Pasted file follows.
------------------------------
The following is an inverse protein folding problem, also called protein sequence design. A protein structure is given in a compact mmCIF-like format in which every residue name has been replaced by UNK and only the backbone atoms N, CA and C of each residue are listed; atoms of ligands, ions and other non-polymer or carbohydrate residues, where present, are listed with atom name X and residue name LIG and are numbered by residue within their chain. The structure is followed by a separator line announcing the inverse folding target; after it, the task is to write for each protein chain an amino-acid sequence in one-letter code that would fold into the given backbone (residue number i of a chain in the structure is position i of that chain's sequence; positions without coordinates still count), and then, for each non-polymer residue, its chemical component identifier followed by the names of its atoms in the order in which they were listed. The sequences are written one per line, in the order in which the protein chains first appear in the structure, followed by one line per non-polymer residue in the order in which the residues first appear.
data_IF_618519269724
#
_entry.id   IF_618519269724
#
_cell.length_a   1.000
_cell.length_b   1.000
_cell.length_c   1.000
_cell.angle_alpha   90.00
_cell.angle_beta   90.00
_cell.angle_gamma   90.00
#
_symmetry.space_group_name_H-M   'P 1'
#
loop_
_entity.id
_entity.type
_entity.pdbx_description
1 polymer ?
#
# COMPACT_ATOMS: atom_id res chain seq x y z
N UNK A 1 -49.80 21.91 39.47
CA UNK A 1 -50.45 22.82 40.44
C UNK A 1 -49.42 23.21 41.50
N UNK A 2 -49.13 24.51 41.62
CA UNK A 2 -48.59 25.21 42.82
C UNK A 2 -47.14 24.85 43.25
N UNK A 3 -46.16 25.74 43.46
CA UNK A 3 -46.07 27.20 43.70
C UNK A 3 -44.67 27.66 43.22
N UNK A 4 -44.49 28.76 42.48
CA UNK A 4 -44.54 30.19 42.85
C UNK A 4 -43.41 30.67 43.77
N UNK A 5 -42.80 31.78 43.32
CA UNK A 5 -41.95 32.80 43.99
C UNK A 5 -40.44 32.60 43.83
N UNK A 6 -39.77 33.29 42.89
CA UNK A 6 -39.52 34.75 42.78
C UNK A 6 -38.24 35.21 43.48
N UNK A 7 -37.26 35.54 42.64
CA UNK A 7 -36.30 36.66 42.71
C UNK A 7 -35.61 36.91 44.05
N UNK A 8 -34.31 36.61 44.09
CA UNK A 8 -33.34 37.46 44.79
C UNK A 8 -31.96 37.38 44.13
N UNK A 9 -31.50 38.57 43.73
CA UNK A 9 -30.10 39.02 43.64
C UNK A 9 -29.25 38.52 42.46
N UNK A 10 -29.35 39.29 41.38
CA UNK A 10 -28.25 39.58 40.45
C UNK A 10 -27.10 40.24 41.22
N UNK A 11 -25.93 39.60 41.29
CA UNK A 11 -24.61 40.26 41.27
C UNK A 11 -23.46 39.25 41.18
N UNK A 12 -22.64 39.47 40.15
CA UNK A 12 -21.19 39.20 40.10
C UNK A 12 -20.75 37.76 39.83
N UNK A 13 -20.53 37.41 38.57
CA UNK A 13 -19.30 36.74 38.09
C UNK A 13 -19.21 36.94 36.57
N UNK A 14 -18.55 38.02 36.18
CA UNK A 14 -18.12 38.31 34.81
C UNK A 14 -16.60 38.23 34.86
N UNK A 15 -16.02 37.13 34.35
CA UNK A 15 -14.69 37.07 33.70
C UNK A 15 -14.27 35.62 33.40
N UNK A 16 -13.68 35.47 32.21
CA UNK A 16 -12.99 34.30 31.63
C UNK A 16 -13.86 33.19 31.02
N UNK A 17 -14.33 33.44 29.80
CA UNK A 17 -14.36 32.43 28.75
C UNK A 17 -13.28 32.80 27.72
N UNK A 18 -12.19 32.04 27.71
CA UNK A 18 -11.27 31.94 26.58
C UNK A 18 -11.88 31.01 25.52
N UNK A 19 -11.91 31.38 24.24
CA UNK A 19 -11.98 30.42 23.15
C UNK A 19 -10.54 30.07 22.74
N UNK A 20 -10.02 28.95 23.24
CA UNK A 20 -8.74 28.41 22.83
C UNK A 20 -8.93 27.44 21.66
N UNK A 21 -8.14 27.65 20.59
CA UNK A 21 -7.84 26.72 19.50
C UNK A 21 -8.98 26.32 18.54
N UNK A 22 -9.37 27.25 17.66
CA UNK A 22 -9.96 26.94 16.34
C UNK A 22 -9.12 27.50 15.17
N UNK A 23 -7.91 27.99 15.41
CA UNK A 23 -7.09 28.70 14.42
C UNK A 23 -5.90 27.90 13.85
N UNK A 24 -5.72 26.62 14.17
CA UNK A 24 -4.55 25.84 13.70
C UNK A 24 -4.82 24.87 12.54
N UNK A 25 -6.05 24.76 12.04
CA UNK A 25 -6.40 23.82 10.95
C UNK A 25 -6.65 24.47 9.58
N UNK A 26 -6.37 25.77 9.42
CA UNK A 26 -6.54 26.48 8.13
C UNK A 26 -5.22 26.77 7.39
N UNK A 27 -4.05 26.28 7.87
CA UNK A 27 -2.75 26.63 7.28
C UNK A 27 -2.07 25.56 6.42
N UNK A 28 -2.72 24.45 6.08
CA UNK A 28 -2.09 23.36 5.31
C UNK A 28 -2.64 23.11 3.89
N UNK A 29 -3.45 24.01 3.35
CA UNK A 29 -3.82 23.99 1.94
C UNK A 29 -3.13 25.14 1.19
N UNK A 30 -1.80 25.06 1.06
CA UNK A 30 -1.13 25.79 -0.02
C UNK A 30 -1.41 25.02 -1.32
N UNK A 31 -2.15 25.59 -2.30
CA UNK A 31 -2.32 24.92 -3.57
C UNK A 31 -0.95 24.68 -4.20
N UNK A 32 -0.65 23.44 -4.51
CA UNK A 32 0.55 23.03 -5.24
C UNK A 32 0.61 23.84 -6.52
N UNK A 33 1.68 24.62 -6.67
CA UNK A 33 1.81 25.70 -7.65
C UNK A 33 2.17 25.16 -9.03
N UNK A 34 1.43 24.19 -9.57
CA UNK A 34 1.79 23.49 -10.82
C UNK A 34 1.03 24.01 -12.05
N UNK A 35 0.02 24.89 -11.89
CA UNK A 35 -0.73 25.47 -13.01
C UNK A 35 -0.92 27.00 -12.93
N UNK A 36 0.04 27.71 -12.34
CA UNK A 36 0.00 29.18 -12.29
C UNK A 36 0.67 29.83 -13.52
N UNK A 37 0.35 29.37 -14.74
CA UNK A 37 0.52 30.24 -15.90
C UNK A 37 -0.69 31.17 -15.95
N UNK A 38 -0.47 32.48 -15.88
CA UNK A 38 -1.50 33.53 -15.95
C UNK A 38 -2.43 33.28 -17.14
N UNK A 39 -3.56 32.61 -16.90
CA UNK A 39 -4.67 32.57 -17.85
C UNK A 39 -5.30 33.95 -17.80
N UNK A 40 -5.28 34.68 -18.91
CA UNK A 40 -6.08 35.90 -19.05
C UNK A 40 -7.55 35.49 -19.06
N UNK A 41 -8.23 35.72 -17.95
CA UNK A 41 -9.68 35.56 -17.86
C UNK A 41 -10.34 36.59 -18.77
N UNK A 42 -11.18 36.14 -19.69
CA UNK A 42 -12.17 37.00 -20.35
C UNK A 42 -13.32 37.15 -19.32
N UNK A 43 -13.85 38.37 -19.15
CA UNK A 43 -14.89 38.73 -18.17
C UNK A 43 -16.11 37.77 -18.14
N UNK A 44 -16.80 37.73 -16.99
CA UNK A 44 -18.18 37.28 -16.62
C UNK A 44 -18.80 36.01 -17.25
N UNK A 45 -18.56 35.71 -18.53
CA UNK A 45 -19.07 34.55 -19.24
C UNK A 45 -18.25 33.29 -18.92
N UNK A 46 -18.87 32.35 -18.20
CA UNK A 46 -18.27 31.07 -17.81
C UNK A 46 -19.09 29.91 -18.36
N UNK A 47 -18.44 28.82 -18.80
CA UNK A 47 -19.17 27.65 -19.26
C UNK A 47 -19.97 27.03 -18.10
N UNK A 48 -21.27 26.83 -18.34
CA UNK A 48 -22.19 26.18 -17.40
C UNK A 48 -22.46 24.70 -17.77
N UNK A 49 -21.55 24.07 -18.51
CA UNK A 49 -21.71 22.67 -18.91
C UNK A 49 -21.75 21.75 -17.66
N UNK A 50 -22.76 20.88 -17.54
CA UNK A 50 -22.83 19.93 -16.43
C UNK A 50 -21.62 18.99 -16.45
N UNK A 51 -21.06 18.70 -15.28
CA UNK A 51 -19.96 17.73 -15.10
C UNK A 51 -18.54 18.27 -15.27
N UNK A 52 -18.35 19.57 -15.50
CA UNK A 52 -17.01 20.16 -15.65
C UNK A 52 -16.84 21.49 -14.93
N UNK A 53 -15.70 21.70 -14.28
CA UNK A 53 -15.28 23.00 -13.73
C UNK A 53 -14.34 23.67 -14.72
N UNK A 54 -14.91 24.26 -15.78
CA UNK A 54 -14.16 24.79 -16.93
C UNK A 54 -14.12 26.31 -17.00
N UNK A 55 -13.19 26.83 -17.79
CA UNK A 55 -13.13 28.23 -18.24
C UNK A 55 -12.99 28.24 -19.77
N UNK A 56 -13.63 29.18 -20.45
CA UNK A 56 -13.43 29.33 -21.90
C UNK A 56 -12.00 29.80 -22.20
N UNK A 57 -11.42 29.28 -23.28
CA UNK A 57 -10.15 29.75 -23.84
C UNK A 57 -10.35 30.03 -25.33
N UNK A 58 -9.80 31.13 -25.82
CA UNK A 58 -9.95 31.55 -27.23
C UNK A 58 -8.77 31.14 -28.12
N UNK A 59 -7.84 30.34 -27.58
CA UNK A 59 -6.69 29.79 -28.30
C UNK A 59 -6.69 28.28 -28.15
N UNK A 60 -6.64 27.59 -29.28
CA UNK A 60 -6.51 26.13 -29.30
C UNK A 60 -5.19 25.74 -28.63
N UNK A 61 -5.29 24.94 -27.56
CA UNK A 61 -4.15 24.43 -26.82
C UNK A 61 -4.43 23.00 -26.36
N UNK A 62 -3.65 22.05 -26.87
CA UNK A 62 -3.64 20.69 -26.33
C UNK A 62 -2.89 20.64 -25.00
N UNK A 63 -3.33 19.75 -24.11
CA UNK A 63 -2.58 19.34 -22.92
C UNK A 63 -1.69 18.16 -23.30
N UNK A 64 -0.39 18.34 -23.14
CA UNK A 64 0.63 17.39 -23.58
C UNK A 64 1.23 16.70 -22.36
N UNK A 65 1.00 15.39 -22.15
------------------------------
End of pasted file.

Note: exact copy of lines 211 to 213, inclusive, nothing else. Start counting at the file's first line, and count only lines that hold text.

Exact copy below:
N UNK A 64 -0.39 18.34 -23.14
CA UNK A 64 0.63 17.39 -23.58
C UNK A 64 1.23 16.70 -22.36